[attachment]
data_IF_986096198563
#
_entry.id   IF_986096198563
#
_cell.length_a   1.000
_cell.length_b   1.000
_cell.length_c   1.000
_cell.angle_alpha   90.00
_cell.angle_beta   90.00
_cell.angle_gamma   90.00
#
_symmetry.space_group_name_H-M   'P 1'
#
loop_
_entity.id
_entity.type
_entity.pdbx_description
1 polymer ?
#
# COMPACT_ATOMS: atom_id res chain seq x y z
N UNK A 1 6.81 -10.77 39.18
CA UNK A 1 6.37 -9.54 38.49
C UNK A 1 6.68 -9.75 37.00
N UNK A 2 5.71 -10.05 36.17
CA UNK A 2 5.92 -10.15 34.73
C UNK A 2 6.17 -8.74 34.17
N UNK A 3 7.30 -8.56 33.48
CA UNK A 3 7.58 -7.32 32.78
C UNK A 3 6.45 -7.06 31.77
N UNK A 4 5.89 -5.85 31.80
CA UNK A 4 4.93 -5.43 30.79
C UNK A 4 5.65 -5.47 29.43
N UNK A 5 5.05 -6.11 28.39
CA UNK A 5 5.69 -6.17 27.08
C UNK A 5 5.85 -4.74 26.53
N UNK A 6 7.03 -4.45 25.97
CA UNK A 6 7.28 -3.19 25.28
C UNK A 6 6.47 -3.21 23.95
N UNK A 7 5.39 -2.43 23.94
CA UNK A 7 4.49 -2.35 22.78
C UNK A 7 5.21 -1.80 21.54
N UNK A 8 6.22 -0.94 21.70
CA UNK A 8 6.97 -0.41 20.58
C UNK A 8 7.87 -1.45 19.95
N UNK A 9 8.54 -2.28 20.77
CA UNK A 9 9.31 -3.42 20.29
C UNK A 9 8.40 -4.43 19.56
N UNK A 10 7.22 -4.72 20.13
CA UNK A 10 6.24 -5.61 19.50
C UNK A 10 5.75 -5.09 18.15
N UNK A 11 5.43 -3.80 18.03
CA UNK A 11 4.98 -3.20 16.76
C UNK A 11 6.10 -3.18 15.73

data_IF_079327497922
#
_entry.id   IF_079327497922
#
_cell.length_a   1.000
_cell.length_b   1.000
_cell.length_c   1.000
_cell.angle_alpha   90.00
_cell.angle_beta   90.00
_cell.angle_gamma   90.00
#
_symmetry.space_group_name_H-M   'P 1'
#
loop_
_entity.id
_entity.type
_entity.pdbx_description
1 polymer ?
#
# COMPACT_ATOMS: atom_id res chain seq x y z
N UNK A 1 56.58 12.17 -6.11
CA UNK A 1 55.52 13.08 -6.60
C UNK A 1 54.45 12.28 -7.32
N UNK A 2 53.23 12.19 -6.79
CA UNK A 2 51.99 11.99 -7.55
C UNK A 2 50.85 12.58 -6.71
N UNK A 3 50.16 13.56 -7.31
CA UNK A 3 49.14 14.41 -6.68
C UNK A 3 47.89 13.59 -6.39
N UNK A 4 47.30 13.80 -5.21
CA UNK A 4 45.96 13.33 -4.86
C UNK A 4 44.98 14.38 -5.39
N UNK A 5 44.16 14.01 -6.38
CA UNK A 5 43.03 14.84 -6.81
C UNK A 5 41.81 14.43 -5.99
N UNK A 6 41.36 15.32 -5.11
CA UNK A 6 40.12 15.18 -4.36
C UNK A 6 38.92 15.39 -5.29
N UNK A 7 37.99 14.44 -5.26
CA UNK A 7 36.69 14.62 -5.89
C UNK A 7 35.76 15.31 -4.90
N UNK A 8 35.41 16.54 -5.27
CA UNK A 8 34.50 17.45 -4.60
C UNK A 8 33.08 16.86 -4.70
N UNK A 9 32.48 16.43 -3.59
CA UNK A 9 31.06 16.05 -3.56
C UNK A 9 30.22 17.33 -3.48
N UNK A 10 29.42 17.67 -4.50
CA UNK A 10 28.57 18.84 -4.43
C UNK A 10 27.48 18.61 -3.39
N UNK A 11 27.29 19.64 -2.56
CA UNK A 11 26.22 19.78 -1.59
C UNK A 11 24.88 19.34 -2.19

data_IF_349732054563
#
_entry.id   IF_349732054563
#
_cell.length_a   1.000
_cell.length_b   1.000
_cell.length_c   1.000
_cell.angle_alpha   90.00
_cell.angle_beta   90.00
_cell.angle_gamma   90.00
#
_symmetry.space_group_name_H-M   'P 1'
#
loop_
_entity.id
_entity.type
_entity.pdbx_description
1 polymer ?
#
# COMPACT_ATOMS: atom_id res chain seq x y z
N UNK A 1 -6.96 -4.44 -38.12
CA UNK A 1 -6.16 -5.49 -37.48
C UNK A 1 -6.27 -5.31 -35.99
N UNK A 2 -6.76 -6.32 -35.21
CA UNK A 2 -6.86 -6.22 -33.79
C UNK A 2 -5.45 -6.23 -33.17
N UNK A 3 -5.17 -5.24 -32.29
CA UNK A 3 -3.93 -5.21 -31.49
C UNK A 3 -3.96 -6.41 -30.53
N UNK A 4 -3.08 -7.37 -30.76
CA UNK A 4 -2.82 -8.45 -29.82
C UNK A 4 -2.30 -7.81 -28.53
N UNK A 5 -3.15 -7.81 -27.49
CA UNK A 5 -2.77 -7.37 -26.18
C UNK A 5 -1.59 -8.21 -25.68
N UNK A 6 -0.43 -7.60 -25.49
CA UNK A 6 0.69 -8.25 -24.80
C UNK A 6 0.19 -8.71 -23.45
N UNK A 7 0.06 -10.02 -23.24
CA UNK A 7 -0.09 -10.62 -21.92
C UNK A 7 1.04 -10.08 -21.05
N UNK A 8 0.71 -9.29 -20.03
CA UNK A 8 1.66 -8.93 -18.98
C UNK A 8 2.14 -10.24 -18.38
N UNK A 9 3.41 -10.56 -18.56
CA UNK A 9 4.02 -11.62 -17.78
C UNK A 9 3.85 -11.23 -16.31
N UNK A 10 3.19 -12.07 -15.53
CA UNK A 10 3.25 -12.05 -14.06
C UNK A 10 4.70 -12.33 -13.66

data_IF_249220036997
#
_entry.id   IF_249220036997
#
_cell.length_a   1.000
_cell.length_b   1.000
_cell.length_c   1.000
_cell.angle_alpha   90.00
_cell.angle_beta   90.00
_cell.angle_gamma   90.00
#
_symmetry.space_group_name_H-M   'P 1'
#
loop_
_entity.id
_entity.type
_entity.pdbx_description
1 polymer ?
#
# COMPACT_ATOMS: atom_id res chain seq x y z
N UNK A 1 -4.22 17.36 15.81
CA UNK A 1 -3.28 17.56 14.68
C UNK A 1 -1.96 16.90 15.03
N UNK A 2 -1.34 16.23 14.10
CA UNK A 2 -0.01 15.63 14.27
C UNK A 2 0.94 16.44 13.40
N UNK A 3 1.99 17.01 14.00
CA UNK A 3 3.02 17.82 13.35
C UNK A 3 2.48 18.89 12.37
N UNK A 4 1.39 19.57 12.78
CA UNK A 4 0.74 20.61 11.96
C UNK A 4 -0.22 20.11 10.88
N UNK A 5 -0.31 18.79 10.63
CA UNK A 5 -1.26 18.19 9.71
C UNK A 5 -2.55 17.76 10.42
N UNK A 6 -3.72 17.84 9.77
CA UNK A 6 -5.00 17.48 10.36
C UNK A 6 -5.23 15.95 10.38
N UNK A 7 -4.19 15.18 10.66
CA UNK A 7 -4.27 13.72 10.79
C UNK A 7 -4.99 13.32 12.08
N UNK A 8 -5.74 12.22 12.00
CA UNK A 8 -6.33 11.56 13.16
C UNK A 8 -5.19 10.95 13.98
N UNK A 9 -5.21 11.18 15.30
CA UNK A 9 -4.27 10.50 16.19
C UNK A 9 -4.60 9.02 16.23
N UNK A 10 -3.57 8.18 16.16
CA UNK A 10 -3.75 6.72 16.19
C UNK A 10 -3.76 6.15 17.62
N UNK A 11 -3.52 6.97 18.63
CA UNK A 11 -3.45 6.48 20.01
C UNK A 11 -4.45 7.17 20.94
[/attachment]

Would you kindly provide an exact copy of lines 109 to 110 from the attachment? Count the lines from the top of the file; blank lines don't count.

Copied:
_entry.id   IF_349732054563
#